Food Insecurities and Obesity

Many people who are food insecure battle with obesity issues. This is likely due to the fact that highly processed foods, and high fat foods are cheaper than fresh fruits, vegetables, and lean proteins. People tend to eat the foods they can afford to buy. So people who live on lower incomes buy more fattening foods and eat more of these foods than people who have larger amounts of money available to spend on food.

Misconceptions are another reason why people who are food insecure are heavier, and more prone to high blood sugar levels. People have the misconception that if they eat brown bread, or brown rice, their blood sugar levels will not spike. So they consume large amounts of the brown rice, and the result in high blood sugar levels. Brown rice and whole grain breads are better for diabetics, but someone with type II diabetes needs to monitor their intake of all starchy foods, including the whole grain varieties.

What is food insecurity?

Food insecurity is defined as being when people are uncertain about whether or not they will have enough food to make it through until the next time they get paid. People who are food insecure may have to miss meals, they may stress over how they will provide meals to their family, and they almost always have to buy cheaper foods, which usually equals less healthy foods.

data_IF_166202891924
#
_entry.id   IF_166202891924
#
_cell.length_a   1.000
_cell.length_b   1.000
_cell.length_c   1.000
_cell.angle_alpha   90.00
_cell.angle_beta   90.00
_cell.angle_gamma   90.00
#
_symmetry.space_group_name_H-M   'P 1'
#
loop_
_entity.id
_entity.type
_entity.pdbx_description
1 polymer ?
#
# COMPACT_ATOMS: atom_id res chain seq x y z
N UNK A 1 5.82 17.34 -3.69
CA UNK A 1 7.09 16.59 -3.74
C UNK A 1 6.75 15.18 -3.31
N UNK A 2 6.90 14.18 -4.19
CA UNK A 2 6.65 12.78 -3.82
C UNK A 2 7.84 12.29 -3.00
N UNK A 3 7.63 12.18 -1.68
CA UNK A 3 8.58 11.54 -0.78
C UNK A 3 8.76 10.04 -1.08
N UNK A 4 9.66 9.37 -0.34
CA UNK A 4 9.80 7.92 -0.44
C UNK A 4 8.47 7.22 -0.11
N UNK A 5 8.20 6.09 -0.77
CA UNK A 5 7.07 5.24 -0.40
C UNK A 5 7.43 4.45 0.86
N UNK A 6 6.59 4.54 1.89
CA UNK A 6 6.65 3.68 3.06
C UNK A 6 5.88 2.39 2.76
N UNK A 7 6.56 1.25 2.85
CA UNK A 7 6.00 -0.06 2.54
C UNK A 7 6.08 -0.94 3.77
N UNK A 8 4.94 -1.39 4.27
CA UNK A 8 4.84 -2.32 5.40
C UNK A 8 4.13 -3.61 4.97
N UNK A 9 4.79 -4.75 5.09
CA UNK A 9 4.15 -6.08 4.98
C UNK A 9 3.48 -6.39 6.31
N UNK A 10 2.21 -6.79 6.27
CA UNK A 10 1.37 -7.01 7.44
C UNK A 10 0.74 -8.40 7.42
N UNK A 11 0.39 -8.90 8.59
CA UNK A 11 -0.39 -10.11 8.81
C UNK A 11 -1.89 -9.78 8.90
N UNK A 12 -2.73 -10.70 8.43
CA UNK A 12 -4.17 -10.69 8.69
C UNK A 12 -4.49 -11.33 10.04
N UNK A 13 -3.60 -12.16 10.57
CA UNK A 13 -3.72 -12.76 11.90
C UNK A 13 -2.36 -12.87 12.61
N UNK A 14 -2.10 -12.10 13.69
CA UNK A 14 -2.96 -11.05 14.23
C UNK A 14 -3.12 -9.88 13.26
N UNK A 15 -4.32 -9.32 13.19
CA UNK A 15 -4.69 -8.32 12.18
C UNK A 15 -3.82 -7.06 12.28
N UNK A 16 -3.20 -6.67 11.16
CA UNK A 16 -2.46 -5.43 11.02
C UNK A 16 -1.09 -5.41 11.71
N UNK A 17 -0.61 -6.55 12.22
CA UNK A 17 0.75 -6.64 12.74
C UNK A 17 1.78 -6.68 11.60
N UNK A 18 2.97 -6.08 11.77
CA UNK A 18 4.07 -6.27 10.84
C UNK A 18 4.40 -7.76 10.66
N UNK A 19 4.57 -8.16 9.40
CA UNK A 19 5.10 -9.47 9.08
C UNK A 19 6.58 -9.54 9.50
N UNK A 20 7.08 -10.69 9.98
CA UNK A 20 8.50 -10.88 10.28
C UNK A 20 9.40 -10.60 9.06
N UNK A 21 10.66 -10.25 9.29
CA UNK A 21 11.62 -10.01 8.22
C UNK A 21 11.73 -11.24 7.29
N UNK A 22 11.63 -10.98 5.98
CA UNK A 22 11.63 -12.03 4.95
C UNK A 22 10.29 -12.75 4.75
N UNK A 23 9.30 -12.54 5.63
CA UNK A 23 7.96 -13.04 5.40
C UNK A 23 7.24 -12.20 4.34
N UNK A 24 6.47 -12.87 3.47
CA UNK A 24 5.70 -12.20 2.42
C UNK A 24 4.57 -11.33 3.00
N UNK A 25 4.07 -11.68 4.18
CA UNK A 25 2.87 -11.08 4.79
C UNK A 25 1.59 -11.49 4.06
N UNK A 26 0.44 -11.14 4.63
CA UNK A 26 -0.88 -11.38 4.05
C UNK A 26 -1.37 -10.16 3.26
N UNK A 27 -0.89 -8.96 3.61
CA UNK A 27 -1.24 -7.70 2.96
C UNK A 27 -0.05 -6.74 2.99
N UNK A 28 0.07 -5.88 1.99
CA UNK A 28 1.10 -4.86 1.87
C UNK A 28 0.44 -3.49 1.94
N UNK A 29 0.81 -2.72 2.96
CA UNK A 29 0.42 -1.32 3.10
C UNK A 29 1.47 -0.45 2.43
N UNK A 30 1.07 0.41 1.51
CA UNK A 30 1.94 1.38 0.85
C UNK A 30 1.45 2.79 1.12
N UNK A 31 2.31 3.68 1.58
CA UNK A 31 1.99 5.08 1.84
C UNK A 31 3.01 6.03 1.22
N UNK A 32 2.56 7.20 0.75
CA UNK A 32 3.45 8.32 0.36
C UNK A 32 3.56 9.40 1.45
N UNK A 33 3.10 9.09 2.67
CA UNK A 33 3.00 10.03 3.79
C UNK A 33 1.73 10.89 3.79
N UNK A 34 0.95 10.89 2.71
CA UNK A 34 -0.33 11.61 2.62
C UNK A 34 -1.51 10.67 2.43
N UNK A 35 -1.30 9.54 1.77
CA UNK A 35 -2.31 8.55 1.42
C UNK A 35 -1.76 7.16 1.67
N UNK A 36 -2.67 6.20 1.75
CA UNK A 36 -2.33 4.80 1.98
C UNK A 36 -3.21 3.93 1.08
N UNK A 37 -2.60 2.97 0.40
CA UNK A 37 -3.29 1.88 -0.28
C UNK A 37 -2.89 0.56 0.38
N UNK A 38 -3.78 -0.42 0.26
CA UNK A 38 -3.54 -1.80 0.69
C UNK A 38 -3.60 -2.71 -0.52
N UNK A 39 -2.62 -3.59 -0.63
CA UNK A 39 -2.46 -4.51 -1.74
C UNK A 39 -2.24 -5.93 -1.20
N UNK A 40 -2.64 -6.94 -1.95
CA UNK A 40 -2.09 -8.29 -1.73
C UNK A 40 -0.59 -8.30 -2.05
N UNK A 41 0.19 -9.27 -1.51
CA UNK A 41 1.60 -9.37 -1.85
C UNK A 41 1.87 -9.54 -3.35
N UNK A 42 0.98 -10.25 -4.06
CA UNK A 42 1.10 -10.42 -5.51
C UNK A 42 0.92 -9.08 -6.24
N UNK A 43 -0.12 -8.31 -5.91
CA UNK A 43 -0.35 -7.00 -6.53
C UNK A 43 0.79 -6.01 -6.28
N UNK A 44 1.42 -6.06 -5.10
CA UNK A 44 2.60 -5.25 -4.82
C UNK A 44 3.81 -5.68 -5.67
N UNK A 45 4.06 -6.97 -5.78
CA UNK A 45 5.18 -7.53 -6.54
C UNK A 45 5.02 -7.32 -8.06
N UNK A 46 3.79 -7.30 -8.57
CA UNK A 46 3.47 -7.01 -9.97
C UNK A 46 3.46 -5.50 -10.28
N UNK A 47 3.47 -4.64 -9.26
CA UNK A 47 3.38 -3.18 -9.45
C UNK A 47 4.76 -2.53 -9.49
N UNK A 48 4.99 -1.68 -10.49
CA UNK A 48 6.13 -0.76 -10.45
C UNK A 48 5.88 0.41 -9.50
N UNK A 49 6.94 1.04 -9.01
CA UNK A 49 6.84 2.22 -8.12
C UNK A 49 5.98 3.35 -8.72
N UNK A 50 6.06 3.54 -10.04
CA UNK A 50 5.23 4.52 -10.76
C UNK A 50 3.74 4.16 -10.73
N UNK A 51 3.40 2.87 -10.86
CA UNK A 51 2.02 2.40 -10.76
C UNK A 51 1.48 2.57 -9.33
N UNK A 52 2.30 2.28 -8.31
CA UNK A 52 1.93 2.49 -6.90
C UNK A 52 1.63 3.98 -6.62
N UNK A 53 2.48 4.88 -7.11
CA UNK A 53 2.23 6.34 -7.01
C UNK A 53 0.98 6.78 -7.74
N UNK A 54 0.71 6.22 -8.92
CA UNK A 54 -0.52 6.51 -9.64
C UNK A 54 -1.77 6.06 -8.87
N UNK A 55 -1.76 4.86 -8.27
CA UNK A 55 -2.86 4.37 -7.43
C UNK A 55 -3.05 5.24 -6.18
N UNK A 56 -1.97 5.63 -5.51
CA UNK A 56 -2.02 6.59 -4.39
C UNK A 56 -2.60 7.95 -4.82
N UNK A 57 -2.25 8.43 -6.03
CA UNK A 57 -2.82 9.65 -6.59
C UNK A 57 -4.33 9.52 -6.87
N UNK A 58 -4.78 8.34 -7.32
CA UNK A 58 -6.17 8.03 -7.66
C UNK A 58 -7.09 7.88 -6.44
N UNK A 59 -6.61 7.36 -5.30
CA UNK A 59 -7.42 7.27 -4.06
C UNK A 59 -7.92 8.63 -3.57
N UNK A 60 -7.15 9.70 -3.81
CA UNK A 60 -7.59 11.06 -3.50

A1C levels of the food insecure

When a group of people had their A1C levels checked the results showed that the people who were food insecure, at least some of the time during the three months prior to the evaluation of their blood had higher A1C levels than the people who were not food insecure in the three months prior to the test.

An A1C test evaluates the average blood sugar readings of people in the three month time period before the test. An A1C reading of less than seven percent is desired. Many people who are food insecure have readings of higher than ten percent.

Recommended diets

Doctors and health professionals recommend lower carbohydrate diets to people who are diabetic, or to people who are at a higher risk of developing diabetes. The lower carbohydrate diets suggest that you section your dinner plate into four sections. On one fourth of the plate you should put the starchy food, like your potato or rice, then on one fourth of the plate you should have your lean protein, and the other two fourths of the plate should contain fresh vegetables.

People who live on tight budgets cannot afford to eat in this manner because the cheapest foods you can buy are the ones that are high in starch. Doctors and health professionals need to consider the financial status of their patients when they are making dietary recommendations. Doctors and health professionals should make themselves aware of places in their vicinity that help food insecure people make it until the next month.